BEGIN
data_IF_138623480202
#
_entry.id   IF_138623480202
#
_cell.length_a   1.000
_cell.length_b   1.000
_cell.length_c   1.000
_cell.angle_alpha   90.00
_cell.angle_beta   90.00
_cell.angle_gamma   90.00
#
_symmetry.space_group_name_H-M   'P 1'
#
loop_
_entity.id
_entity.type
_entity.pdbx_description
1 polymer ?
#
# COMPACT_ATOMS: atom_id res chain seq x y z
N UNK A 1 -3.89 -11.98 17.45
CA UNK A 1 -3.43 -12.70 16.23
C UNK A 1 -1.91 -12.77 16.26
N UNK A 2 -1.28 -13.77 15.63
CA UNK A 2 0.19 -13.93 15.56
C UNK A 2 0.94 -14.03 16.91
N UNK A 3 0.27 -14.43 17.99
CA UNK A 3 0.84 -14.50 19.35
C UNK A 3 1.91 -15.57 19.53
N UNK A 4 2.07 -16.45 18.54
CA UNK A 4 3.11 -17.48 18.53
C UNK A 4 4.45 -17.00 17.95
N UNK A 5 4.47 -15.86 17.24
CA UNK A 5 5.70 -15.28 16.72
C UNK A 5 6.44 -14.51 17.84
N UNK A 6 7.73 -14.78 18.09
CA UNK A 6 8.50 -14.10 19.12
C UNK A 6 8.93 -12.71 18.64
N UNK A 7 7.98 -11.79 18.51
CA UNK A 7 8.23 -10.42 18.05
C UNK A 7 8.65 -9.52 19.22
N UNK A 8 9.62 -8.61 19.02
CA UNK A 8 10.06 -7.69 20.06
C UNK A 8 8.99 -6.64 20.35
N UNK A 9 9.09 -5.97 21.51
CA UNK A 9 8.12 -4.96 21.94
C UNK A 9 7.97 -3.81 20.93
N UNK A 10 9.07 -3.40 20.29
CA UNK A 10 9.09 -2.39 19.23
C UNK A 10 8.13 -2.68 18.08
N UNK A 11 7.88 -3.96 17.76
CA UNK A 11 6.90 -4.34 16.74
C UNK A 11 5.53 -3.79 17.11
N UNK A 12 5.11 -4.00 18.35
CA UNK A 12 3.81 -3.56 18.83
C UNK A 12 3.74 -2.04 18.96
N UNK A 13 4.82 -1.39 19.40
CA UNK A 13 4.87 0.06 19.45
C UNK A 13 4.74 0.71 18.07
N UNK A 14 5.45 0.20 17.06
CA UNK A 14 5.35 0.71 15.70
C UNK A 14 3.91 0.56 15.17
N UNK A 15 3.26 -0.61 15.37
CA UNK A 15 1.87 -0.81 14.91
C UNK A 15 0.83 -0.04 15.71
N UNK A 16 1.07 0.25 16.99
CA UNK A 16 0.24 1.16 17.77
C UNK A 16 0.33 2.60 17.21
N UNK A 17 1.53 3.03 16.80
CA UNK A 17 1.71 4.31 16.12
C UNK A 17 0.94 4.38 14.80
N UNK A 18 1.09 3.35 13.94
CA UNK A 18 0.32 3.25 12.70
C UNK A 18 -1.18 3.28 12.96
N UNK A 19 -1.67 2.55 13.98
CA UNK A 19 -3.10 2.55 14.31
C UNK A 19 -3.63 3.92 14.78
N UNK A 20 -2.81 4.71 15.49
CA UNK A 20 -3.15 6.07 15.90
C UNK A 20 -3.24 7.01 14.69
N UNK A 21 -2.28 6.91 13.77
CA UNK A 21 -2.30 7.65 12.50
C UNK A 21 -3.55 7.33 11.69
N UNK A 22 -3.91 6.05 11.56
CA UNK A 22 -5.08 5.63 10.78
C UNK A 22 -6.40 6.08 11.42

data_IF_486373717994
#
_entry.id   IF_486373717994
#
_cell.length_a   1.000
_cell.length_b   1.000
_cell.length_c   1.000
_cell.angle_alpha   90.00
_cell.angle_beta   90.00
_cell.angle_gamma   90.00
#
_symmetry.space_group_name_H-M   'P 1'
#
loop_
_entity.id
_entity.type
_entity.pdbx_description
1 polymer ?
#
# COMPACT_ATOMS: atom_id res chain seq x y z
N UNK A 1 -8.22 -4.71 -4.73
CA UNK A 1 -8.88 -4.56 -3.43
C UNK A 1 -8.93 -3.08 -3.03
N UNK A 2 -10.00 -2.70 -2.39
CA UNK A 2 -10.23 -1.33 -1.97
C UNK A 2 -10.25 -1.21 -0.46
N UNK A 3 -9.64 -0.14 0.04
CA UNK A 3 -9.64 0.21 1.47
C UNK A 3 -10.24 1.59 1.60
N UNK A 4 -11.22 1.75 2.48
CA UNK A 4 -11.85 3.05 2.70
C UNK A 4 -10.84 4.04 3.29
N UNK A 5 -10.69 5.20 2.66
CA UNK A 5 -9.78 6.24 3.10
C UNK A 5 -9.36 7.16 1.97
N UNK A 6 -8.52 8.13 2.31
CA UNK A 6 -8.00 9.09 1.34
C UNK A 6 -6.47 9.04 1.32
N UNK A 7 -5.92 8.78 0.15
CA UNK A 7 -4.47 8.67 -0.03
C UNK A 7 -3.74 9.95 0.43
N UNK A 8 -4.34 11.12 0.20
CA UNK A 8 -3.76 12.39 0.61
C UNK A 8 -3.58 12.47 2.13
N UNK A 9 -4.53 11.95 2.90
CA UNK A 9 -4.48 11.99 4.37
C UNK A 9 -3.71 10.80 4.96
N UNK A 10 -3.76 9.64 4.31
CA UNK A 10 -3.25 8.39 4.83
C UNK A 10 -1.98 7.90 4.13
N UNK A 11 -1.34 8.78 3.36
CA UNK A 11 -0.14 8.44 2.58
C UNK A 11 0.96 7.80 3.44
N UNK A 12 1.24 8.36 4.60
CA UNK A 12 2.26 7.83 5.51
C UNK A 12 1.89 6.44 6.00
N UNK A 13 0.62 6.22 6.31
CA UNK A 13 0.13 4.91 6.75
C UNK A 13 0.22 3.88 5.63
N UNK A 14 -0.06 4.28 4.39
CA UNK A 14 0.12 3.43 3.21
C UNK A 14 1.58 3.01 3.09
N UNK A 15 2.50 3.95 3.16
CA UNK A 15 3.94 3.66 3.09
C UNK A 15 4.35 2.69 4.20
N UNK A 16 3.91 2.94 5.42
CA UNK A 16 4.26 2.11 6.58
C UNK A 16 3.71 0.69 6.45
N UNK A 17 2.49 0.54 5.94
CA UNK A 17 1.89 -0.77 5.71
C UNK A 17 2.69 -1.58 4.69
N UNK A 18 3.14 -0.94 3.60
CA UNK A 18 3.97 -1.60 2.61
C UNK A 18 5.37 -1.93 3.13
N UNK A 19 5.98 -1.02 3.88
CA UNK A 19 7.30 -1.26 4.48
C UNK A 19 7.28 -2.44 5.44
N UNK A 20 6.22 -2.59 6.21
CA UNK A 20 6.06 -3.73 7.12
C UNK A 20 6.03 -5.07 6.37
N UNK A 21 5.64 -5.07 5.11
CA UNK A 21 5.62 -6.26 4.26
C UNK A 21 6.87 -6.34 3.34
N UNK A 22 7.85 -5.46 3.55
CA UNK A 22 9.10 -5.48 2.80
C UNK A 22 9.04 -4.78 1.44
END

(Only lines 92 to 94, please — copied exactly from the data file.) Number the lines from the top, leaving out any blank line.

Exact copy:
_cell.length_b   1.000
_cell.length_c   1.000
_cell.angle_alpha   90.00